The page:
In the Kingdom of the Sick: A Social History of Chronic Illness in America

Overview

Thirty years ago, Susan Sontag famously wrote, ?Everyone who is born holds dual citizenship, in the kingdom of the well and the kingdom of the sick . . . Sooner or later each of us is obliged, at least for a spell, to identify ourselves as citizens of that other place.? More than 133 million Americans now live with chronic illness, accounting for nearly three quarters of all health care dollars and untold pain, disability, and heartbreak. Patients with diseases as varied as HIV, cancer, or type 2 diabetes have ...

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In the Kingdom of the Sick: A Social History of Chronic Illness in America

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Overview

Thirty years ago, Susan Sontag famously wrote, “Everyone who is born holds dual citizenship, in the kingdom of the well and the kingdom of the sick . . . Sooner or later each of us is obliged, at least for a spell, to identify ourselves as citizens of that other place.” More than 133 million Americans now live with chronic illness, accounting for nearly three quarters of all health care dollars and untold pain, disability, and heartbreak. Patients with diseases as varied as HIV, cancer, or type 2 diabetes have been stigmatized, accused of causing their preventable illnesses through their lifestyle choices. People with irritable bowel syndrome and female patients with chronic fatigue syndrome have been told their symptoms were due to anxiety; and millions of people with chronic pain have faced skepticism from physicians and the public alike. What The Noonday Demon did for people suffering from depression, Laurie Edwards does for those who are chronically ill, championing their cause and giving voice to their lament.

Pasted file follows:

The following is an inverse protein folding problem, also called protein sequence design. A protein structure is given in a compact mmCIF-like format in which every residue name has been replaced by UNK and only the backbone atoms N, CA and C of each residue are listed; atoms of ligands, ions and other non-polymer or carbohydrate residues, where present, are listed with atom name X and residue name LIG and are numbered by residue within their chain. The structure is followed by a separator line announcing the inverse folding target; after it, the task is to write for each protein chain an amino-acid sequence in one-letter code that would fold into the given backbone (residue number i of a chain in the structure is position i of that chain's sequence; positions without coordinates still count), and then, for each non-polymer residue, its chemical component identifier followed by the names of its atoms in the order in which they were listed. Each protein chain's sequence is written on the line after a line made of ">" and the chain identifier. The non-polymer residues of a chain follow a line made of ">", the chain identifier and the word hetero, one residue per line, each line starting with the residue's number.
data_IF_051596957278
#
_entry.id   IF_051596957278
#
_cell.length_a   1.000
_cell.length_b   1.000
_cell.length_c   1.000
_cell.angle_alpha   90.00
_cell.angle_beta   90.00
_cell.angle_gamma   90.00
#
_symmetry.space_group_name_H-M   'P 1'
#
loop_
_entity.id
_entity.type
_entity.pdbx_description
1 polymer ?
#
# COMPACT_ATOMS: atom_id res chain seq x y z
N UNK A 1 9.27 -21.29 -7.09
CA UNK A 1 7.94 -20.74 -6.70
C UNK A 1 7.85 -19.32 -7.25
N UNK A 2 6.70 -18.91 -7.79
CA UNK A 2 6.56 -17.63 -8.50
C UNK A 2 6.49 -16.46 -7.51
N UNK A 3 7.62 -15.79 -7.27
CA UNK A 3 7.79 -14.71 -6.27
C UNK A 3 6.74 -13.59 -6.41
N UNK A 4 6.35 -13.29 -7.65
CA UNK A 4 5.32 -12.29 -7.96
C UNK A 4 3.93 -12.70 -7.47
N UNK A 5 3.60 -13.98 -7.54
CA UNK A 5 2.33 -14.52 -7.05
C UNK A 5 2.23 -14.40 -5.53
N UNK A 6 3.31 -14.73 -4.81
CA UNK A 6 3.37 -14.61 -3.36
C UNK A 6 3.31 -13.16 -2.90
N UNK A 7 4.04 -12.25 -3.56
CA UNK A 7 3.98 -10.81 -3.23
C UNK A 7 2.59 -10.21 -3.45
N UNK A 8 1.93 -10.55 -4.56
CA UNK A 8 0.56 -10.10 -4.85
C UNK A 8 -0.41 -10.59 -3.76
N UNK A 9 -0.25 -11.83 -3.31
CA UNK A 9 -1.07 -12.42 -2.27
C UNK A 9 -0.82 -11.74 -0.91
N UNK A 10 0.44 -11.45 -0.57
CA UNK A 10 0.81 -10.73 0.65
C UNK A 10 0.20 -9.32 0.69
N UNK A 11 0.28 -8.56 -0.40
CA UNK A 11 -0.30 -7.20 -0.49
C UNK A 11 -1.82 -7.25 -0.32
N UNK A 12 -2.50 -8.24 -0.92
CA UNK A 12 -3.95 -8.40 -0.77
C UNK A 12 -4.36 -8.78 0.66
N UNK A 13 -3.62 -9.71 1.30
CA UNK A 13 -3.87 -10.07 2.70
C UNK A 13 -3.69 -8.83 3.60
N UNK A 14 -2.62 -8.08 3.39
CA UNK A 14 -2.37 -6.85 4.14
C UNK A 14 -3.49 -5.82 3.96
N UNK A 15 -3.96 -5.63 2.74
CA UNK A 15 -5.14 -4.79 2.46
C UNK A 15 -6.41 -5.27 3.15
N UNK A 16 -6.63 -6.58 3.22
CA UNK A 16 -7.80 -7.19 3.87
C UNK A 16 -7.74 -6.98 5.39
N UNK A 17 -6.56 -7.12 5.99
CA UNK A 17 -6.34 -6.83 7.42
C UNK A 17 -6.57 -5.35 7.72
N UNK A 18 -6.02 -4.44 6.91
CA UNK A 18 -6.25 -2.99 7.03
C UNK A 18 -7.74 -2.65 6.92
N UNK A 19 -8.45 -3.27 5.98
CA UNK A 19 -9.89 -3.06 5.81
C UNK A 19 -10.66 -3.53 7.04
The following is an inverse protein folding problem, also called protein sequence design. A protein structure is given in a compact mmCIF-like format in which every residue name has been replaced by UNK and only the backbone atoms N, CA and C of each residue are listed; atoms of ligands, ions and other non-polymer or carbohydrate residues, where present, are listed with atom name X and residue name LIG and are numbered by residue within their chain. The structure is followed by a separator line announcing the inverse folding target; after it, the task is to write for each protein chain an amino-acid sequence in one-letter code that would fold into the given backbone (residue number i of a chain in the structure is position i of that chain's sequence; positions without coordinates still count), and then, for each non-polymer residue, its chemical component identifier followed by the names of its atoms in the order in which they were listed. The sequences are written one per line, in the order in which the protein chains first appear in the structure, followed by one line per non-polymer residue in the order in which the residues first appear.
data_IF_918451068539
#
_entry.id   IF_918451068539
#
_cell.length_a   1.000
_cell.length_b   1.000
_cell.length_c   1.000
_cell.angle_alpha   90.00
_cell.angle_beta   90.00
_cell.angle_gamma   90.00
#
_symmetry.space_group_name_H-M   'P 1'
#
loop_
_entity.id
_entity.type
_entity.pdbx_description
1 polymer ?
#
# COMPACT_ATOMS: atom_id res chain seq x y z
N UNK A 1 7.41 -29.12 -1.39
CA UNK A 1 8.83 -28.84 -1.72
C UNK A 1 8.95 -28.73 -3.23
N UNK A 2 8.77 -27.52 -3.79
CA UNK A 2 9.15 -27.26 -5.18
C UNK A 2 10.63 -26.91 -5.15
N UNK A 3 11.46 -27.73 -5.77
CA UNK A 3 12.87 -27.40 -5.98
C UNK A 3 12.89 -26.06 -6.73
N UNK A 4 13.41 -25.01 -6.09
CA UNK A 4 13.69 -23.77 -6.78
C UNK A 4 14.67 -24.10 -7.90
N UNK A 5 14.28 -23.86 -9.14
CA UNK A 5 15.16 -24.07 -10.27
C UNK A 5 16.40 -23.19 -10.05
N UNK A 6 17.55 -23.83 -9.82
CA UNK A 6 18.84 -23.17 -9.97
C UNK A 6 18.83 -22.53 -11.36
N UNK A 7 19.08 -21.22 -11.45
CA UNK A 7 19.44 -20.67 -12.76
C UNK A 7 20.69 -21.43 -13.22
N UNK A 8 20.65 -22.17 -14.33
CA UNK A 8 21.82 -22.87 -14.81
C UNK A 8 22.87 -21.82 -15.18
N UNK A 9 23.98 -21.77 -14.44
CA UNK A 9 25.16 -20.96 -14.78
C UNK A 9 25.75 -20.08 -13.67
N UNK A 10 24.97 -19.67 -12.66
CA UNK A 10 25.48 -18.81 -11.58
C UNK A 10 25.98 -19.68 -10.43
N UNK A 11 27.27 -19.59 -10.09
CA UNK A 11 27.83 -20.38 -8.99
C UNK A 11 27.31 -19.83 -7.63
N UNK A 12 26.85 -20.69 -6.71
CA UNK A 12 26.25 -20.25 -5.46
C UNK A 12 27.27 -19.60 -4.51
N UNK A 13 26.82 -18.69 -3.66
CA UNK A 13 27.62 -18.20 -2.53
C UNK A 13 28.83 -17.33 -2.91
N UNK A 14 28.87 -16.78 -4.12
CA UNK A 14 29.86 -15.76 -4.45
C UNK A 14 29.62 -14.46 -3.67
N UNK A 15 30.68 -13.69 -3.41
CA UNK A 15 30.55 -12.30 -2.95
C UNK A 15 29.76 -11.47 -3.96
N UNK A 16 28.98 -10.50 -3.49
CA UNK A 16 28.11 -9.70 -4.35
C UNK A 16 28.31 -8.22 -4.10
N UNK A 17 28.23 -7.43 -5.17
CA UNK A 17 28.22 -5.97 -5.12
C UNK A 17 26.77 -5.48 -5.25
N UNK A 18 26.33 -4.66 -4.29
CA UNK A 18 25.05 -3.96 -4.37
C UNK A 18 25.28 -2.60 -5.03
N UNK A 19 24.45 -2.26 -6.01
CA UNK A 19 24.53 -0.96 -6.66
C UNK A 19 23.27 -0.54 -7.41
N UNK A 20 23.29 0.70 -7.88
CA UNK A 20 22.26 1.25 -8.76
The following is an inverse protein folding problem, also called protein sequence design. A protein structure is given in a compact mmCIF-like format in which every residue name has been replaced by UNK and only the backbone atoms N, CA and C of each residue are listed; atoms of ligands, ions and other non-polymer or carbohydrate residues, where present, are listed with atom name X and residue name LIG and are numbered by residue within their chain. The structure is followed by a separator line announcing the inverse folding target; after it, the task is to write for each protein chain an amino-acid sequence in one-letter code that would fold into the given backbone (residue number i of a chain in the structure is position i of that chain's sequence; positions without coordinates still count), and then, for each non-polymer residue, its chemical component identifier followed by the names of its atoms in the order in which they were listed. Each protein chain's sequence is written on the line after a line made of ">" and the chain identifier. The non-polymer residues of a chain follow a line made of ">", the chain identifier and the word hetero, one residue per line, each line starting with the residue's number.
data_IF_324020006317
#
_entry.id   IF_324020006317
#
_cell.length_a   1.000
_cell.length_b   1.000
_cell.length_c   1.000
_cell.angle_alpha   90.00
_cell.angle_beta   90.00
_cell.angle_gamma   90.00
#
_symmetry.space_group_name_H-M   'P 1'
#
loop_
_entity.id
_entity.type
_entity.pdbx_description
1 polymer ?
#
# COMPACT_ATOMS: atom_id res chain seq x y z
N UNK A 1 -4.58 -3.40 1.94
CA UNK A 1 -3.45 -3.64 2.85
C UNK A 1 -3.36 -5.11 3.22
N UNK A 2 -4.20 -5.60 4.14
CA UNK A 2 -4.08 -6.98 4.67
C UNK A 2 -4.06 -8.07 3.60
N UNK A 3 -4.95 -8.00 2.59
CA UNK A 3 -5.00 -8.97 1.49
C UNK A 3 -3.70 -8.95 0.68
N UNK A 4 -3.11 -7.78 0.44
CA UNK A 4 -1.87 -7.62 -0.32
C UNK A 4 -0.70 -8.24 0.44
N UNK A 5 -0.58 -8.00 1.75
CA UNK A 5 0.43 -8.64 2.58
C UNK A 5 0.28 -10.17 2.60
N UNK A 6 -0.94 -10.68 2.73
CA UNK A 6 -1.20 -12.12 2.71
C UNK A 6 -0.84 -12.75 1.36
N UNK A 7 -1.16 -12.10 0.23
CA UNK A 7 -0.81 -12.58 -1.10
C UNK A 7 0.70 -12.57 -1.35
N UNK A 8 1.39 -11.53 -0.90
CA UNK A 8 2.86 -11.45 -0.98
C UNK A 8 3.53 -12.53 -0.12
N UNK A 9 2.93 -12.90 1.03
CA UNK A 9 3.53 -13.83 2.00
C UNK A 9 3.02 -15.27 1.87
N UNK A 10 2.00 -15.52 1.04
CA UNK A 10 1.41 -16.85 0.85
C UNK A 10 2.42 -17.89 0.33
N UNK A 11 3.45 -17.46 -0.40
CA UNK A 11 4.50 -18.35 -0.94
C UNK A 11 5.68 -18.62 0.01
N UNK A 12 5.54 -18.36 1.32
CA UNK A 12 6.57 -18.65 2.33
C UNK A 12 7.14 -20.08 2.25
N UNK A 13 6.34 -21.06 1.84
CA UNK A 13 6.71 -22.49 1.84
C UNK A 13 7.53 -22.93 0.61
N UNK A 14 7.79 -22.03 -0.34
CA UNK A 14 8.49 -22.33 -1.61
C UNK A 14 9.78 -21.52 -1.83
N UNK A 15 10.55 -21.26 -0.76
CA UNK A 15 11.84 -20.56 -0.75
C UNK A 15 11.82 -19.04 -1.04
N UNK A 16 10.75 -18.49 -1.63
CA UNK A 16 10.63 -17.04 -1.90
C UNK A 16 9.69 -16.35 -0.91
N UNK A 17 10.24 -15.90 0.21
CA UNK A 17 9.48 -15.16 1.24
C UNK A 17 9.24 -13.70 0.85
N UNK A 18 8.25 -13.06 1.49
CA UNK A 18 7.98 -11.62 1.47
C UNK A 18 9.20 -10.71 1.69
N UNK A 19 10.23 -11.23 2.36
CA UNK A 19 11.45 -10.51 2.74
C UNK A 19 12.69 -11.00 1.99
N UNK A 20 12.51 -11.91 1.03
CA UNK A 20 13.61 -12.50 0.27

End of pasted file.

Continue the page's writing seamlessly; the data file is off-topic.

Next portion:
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Editorial Reviews

From the Publisher
“An informative primer on chronic illness.” —The Wall Street Journal

“An indispensable book for anyone with or concerned about chronic disease, and everyone interested in the health professions.” —Booklist (starred review)

“A timely call to attention to a global health problem.” —Kirkus Reviews

"Wise, generous and a terrific storyteller." —Publishers Weekly

Publishers Weekly
With chronic ailments the new norm, people are fighting for their right to be ill, argues this wan exploration of evolving attitudes toward sickness. Edwards (Life Disrupted) surveys the battle of patients with intractable diseases against disparagement and misunderstanding, including AIDS patients deemed morally unworthy, diabetics blamed for unhealthy lifestyles, and breast cancer survivors who are lionized but also expected to remain cheerful and feisty. But she focuses on people who suffer from poorly defined maladies—chronic fatigue syndrome, chronic Lyme disease, fibromyalgia, and other kinds of persistent pain—that are often ascribed to stress, malingering, or feminine hysteria instead of biological causes. Edwards, who has celiac disease and lung disorders, mostly sides with patients against skeptics; she regales readers with her own and others’ stories of dismissive doctors and unsympathetic jibes, and situates their struggle for credibility within the patients’ rights movement and the Internet’s burgeoning ethos of do-it-yourself medical research and advocacy. She is more interested in activism against prejudice, sexism, and an arrogant medical establishment than in the lived experience of illness, and frequently glosses over scientific issues with anecdotes instead of rigorously analyzing them. One often feels that Edwards misses the heart of the medical problems she addresses. Agent: Matthew Carnicelli, Carnicelli Literary Management. (Apr.)
Library Journal